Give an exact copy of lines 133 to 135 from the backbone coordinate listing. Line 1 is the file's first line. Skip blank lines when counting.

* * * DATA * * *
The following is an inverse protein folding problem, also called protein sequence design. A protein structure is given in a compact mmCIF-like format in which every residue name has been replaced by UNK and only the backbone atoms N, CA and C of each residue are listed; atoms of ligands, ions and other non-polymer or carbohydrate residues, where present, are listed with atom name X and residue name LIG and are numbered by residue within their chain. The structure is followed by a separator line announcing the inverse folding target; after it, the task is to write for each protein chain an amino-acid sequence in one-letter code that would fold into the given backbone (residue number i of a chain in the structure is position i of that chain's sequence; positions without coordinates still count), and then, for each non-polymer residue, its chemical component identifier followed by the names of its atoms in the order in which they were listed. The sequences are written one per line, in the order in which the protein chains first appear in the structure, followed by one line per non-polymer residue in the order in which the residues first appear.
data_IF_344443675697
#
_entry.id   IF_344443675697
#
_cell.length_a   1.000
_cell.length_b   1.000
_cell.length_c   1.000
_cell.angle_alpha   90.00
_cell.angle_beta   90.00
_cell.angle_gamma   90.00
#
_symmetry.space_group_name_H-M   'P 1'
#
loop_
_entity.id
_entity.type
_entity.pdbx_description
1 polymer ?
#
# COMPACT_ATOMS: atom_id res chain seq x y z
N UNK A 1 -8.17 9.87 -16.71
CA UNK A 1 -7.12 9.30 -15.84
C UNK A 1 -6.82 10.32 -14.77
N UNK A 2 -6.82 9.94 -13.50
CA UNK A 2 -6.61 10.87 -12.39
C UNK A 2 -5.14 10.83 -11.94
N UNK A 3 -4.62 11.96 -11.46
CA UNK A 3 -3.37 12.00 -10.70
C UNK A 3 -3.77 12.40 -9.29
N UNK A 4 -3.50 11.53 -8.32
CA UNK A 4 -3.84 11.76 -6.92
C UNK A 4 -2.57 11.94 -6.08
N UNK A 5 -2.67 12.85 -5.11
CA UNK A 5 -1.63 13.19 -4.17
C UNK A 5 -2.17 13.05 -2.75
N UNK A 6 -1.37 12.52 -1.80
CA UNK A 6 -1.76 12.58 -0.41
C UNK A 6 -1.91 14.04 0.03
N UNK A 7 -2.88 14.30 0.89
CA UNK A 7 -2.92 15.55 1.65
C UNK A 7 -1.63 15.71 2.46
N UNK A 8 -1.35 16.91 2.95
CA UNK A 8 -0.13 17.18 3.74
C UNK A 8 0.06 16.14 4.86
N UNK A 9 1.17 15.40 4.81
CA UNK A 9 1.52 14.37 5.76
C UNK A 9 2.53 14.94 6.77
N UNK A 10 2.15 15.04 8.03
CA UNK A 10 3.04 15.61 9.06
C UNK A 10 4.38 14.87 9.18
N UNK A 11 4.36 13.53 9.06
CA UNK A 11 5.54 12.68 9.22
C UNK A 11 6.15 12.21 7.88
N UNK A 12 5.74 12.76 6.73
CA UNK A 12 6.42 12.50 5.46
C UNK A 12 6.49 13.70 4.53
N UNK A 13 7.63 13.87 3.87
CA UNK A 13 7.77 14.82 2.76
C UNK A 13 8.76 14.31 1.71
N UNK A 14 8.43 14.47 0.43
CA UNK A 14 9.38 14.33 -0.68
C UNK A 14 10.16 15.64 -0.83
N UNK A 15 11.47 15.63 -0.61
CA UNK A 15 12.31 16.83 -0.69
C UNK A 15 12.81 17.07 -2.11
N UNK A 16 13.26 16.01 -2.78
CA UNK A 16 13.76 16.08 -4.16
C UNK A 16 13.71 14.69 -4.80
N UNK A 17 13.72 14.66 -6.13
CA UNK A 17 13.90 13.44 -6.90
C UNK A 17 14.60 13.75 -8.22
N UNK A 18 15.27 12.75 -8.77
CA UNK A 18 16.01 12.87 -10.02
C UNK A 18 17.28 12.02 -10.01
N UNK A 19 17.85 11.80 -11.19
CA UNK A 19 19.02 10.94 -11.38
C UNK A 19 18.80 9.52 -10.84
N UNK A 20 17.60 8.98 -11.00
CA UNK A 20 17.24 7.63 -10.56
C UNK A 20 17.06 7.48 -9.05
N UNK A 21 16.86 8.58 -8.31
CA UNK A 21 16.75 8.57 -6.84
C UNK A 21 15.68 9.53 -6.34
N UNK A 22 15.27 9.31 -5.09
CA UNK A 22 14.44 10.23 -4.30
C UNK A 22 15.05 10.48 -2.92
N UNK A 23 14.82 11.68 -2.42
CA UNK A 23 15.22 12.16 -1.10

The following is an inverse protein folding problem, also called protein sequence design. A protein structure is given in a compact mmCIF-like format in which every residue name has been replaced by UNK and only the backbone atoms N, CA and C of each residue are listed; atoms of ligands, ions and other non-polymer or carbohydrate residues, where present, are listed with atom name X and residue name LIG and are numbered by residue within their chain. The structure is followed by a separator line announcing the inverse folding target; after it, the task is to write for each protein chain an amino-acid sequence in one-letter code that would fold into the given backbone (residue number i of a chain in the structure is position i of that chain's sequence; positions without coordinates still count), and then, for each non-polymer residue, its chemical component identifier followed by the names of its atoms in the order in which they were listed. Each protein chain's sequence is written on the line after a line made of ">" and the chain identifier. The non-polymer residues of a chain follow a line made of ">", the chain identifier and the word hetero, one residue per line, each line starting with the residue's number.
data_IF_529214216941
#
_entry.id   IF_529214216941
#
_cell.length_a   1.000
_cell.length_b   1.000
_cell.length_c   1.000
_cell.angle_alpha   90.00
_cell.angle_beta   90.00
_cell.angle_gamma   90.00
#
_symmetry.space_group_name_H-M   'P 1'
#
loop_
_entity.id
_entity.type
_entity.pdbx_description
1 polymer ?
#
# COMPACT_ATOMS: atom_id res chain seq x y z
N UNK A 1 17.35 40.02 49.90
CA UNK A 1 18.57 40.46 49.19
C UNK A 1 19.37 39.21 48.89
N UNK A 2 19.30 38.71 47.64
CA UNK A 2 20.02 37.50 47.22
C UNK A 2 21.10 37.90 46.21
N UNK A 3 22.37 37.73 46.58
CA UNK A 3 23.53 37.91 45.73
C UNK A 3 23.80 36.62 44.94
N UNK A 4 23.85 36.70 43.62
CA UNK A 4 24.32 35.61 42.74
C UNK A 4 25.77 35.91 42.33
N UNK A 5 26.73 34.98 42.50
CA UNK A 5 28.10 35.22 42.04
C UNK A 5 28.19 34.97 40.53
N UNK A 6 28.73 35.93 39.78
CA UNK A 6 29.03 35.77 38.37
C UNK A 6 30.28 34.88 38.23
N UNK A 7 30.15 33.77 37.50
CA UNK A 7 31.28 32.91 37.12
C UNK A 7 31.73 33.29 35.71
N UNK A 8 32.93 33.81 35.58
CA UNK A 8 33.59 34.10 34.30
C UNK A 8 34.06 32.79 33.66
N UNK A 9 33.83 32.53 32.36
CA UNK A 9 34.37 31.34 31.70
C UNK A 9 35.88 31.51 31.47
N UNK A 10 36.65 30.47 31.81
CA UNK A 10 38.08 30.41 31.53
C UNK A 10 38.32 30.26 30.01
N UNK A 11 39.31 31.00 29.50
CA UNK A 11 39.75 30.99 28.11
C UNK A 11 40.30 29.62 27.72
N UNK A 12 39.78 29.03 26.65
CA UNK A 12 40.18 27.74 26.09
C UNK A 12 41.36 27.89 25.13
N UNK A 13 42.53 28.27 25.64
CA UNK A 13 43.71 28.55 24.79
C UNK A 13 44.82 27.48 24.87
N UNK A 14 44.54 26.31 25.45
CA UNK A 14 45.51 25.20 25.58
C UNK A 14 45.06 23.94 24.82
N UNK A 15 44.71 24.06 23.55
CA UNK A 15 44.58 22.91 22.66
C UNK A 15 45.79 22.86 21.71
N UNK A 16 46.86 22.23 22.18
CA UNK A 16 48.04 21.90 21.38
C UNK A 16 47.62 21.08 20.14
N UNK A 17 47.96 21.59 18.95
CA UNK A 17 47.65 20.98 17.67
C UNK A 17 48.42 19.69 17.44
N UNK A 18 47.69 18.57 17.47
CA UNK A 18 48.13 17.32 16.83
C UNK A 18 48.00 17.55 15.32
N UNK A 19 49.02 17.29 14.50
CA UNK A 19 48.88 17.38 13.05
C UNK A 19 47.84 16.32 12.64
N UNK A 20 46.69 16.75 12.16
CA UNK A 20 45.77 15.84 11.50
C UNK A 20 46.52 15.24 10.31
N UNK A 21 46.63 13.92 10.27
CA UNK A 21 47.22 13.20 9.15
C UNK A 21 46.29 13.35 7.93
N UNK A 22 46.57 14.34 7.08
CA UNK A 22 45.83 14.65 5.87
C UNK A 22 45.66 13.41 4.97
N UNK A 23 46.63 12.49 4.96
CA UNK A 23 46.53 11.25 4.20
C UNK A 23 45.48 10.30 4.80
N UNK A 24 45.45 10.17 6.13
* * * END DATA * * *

CA UNK A 8 33.59 34.10 34.30
C UNK A 8 34.06 32.79 33.66
N UNK A 9 33.83 32.53 32.36